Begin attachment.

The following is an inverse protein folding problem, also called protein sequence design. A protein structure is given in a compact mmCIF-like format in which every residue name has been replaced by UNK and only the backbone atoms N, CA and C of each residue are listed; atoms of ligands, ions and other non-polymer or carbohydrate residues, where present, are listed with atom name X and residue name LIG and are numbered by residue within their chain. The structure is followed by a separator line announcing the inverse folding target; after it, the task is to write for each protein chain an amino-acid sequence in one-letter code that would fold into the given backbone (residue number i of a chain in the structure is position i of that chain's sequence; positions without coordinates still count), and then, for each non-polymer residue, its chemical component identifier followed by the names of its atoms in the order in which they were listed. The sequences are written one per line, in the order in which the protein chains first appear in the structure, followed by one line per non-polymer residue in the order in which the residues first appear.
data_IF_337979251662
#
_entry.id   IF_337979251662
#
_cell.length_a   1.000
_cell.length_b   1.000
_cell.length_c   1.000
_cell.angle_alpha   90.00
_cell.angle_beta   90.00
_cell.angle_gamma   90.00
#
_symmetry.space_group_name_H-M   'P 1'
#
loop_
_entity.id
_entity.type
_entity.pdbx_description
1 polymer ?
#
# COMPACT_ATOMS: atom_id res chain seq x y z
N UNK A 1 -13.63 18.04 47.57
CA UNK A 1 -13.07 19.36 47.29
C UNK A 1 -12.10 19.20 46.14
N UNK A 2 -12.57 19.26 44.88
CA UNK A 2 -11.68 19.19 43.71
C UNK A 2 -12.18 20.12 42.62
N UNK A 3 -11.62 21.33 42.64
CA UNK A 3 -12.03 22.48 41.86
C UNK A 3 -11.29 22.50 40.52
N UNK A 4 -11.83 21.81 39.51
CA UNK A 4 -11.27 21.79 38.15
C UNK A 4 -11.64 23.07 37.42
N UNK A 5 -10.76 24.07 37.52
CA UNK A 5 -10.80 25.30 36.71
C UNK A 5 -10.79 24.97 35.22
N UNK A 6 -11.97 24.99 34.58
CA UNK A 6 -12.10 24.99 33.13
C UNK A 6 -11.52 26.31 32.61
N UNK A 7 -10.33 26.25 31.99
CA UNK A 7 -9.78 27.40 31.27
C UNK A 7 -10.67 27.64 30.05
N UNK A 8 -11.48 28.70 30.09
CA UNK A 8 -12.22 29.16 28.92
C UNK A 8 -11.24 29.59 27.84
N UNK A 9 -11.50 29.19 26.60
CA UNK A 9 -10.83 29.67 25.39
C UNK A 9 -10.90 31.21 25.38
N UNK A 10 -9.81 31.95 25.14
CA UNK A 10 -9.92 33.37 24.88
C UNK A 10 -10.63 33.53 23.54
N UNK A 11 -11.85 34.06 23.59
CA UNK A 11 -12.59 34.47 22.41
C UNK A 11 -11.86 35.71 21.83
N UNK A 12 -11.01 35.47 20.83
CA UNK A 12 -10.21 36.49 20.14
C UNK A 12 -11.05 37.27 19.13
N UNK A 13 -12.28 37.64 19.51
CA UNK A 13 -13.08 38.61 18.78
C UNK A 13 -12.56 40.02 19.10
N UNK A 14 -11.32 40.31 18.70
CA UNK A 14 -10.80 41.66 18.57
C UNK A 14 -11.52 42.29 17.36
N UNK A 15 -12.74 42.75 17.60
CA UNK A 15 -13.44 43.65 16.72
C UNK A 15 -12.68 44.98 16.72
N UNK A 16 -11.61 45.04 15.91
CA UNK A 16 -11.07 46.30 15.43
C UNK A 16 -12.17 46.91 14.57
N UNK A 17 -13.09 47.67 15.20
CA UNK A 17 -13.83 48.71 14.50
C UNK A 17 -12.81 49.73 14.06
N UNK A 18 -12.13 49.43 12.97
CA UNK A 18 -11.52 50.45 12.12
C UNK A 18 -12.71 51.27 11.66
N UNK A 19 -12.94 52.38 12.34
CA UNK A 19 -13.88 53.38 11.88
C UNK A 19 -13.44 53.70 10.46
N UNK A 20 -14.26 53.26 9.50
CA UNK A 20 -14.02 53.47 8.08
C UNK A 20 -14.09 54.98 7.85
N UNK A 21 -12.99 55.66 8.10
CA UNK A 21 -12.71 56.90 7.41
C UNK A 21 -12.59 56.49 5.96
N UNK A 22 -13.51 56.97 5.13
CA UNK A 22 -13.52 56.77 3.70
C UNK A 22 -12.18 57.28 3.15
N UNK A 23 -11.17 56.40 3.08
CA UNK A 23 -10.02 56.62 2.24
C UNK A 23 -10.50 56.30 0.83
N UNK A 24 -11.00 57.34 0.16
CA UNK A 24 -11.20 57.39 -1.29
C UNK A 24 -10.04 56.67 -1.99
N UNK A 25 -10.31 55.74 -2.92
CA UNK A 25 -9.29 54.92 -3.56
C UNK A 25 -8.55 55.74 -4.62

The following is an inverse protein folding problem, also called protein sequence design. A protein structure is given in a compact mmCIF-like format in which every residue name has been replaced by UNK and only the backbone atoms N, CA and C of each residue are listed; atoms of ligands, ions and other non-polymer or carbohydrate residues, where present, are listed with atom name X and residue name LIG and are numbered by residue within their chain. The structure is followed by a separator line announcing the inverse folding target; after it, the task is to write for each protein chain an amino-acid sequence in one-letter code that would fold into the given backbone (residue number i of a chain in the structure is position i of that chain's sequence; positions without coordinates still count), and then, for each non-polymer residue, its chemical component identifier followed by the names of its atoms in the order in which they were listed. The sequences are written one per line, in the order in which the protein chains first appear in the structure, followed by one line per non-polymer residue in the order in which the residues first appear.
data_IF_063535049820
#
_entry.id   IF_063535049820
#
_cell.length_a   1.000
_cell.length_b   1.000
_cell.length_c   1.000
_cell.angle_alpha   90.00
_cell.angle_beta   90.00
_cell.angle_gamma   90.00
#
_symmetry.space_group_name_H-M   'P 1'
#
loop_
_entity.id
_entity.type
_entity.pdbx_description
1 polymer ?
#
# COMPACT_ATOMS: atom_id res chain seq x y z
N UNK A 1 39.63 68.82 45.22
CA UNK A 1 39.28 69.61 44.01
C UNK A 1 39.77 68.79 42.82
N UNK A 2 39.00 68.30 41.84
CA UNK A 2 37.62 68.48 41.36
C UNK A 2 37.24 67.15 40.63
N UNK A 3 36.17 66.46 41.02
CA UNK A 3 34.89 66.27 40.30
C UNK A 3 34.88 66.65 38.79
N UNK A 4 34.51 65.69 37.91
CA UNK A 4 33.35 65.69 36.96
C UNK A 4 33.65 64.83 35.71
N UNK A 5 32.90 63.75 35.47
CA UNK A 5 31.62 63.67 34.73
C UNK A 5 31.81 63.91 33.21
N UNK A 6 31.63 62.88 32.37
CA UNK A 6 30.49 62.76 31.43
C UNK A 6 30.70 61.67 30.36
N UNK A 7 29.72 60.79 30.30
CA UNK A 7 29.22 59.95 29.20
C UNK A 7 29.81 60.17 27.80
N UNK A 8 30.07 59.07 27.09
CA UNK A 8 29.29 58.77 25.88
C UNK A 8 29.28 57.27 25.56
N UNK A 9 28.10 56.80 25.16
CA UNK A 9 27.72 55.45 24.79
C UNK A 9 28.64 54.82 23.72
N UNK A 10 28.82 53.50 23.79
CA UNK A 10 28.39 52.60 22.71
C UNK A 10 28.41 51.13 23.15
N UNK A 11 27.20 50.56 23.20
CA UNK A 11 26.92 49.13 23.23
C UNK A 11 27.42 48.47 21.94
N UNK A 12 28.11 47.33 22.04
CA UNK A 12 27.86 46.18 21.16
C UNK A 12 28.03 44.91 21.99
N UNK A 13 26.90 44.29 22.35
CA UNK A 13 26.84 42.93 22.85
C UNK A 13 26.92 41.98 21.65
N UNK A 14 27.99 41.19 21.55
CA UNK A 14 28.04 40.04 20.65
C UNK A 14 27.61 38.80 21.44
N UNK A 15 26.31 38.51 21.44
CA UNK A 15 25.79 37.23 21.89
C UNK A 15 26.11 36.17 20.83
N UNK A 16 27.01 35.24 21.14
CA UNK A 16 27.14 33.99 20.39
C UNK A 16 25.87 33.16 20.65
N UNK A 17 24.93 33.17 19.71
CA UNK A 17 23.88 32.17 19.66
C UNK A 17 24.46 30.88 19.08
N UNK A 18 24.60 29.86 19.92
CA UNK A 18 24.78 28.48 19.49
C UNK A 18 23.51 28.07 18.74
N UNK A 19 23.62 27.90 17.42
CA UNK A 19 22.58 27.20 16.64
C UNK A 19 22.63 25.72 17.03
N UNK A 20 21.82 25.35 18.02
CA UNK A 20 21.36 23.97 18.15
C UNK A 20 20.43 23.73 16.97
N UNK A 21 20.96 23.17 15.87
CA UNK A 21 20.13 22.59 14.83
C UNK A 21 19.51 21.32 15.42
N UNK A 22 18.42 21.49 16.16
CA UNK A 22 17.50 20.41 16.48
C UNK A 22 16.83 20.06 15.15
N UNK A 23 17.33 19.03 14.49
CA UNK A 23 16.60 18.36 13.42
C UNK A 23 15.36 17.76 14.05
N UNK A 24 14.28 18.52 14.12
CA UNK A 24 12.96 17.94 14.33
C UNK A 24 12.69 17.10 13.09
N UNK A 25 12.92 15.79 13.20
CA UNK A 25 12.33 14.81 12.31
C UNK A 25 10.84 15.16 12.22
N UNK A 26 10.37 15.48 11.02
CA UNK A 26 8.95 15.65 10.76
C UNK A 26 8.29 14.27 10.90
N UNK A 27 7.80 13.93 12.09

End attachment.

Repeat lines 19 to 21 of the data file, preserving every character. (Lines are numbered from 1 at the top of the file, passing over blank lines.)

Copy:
1 polymer ?
#
# COMPACT_ATOMS: atom_id res chain seq x y z